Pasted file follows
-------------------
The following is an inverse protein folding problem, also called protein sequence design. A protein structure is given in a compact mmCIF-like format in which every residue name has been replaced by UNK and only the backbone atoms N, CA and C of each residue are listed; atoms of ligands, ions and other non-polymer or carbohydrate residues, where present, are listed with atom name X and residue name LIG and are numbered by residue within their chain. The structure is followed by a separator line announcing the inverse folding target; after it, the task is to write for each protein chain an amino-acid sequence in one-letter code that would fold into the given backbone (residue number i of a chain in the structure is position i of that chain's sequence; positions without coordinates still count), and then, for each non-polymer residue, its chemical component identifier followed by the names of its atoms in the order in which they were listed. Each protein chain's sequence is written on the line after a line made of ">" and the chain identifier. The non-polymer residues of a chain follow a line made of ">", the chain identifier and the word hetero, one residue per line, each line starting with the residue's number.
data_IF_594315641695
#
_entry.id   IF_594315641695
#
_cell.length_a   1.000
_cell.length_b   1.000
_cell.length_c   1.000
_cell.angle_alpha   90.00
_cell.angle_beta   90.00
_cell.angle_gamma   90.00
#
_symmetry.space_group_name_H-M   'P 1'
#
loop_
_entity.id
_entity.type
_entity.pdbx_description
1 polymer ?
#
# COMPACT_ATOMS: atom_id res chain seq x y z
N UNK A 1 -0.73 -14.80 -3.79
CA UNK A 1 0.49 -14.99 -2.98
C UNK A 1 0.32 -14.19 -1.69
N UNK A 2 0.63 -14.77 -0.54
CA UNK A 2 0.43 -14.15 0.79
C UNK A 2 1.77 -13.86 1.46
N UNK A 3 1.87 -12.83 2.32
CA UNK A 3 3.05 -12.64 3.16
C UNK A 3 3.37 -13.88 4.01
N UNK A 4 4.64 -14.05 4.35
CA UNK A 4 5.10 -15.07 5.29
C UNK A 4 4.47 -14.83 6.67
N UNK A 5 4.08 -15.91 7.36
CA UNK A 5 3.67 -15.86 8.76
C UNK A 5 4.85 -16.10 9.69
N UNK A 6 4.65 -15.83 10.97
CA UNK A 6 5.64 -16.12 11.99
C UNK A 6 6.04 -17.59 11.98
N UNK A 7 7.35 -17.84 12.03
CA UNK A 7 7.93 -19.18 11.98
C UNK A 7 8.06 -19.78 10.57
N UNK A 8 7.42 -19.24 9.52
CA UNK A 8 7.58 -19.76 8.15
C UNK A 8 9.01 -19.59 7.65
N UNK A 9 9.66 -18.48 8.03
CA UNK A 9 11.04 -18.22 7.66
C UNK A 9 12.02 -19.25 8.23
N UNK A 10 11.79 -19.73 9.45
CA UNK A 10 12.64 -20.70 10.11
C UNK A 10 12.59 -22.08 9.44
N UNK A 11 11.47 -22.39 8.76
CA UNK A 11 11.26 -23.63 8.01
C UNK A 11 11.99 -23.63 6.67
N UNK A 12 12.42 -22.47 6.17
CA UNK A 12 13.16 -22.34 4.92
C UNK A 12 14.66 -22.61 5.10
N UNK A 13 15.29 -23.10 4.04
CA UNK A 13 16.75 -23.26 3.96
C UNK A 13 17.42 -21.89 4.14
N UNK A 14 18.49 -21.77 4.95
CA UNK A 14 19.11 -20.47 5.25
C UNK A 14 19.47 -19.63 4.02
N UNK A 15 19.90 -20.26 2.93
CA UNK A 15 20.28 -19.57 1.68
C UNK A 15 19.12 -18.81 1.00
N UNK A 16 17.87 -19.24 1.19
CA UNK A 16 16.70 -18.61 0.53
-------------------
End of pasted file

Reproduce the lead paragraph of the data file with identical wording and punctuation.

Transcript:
The following is an inverse protein folding problem, also called protein sequence design. A protein structure is given in a compact mmCIF-like format in which every residue name has been replaced by UNK and only the backbone atoms N, CA and C of each residue are listed; atoms of ligands, ions and other non-polymer or carbohydrate residues, where present, are listed with atom name X and residue name LIG and are numbered by residue within their chain. The structure is followed by a separator line announcing the inverse folding target; after it, the task is to write for each protein chain an amino-acid sequence in one-letter code that would fold into the given backbone (residue number i of a chain in the structure is position i of that chain's sequence; positions without coordinates still count), and then, for each non-polymer residue, its chemical component identifier followed by the names of its atoms in the order in which they were listed. Each protein chain's sequence is written on the line after a line made of ">" and the chain identifier. The non-polymer residues of a chain follow a line made of ">", the chain identifier and the word hetero, one residue per line, each line starting with the residue's number.